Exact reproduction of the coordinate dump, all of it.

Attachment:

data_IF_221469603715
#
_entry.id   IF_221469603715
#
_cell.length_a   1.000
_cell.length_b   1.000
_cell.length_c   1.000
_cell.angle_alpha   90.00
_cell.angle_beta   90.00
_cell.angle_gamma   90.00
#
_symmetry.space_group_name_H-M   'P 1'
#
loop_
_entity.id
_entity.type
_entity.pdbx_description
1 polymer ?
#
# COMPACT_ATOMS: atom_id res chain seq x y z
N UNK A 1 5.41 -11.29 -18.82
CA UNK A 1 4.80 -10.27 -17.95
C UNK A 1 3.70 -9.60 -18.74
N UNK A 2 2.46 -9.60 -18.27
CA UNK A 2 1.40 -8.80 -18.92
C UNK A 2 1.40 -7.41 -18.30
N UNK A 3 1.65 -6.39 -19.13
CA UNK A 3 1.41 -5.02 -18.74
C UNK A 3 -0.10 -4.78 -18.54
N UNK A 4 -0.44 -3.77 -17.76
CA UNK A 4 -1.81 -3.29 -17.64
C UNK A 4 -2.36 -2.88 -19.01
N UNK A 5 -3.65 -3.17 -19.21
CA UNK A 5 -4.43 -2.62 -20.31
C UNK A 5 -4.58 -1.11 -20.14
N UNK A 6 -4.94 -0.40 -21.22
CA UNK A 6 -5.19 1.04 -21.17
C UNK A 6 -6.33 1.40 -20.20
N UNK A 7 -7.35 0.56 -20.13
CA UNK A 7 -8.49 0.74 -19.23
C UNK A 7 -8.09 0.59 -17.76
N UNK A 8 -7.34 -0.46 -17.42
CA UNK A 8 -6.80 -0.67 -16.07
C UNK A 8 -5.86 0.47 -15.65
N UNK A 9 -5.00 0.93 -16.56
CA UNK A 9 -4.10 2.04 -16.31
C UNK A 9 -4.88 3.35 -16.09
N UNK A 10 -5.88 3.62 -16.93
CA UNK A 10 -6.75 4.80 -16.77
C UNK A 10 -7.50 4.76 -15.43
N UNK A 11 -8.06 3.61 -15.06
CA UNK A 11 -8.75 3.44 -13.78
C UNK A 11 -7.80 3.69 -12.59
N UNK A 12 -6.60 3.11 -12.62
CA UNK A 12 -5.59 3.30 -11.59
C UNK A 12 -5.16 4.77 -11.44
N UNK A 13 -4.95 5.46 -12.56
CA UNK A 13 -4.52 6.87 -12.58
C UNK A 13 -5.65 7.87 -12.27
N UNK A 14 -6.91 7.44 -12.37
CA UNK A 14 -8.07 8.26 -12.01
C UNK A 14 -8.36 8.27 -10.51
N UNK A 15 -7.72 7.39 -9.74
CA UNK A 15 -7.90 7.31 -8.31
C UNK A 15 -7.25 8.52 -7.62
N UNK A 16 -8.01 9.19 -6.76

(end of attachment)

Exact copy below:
data_IF_221469603715
#
_entry.id   IF_221469603715
#
_cell.length_a   1.000
_cell.length_b   1.000
_cell.length_c   1.000
_cell.angle_alpha   90.00
_cell.angle_beta   90.00
_cell.angle_gamma   90.00
#
_symmetry.space_group_name_H-M   'P 1'
#
loop_
_entity.id
_entity.type
_entity.pdbx_description
1 polymer ?
#
# COMPACT_ATOMS: atom_id res chain seq x y z
N UNK A 1 5.41 -11.29 -18.82
CA UNK A 1 4.80 -10.27 -17.95
C UNK A 1 3.70 -9.60 -18.74
N UNK A 2 2.46 -9.60 -18.27
CA UNK A 2 1.40 -8.80 -18.92
C UNK A 2 1.40 -7.41 -18.30
N UNK A 3 1.65 -6.39 -19.13
CA UNK A 3 1.41 -5.02 -18.74
C UNK A 3 -0.10 -4.78 -18.54
N UNK A 4 -0.44 -3.77 -17.76
CA UNK A 4 -1.81 -3.29 -17.64
C UNK A 4 -2.36 -2.88 -19.01
N UNK A 5 -3.65 -3.17 -19.21
CA UNK A 5 -4.43 -2.62 -20.31
C UNK A 5 -4.58 -1.11 -20.14
N UNK A 6 -4.94 -0.40 -21.22
CA UNK A 6 -5.19 1.04 -21.17
C UNK A 6 -6.33 1.40 -20.20
N UNK A 7 -7.35 0.56 -20.13
CA UNK A 7 -8.49 0.74 -19.23
C UNK A 7 -8.09 0.59 -17.76
N UNK A 8 -7.34 -0.46 -17.42
CA UNK A 8 -6.80 -0.67 -16.07
C UNK A 8 -5.86 0.47 -15.65
N UNK A 9 -5.00 0.93 -16.56
CA UNK A 9 -4.10 2.04 -16.31
C UNK A 9 -4.88 3.35 -16.09
N UNK A 10 -5.88 3.62 -16.93
CA UNK A 10 -6.75 4.80 -16.77
C UNK A 10 -7.50 4.76 -15.43
N UNK A 11 -8.06 3.61 -15.06
CA UNK A 11 -8.75 3.44 -13.78
C UNK A 11 -7.80 3.69 -12.59
N UNK A 12 -6.60 3.11 -12.62
CA UNK A 12 -5.59 3.30 -11.59
C UNK A 12 -5.16 4.77 -11.44
N UNK A 13 -4.95 5.46 -12.56
CA UNK A 13 -4.52 6.87 -12.58
C UNK A 13 -5.65 7.87 -12.27
N UNK A 14 -6.91 7.44 -12.37
CA UNK A 14 -8.07 8.26 -12.01
C UNK A 14 -8.36 8.27 -10.51
N UNK A 15 -7.72 7.39 -9.74
CA UNK A 15 -7.90 7.31 -8.31
C UNK A 15 -7.25 8.52 -7.62
N UNK A 16 -8.01 9.19 -6.76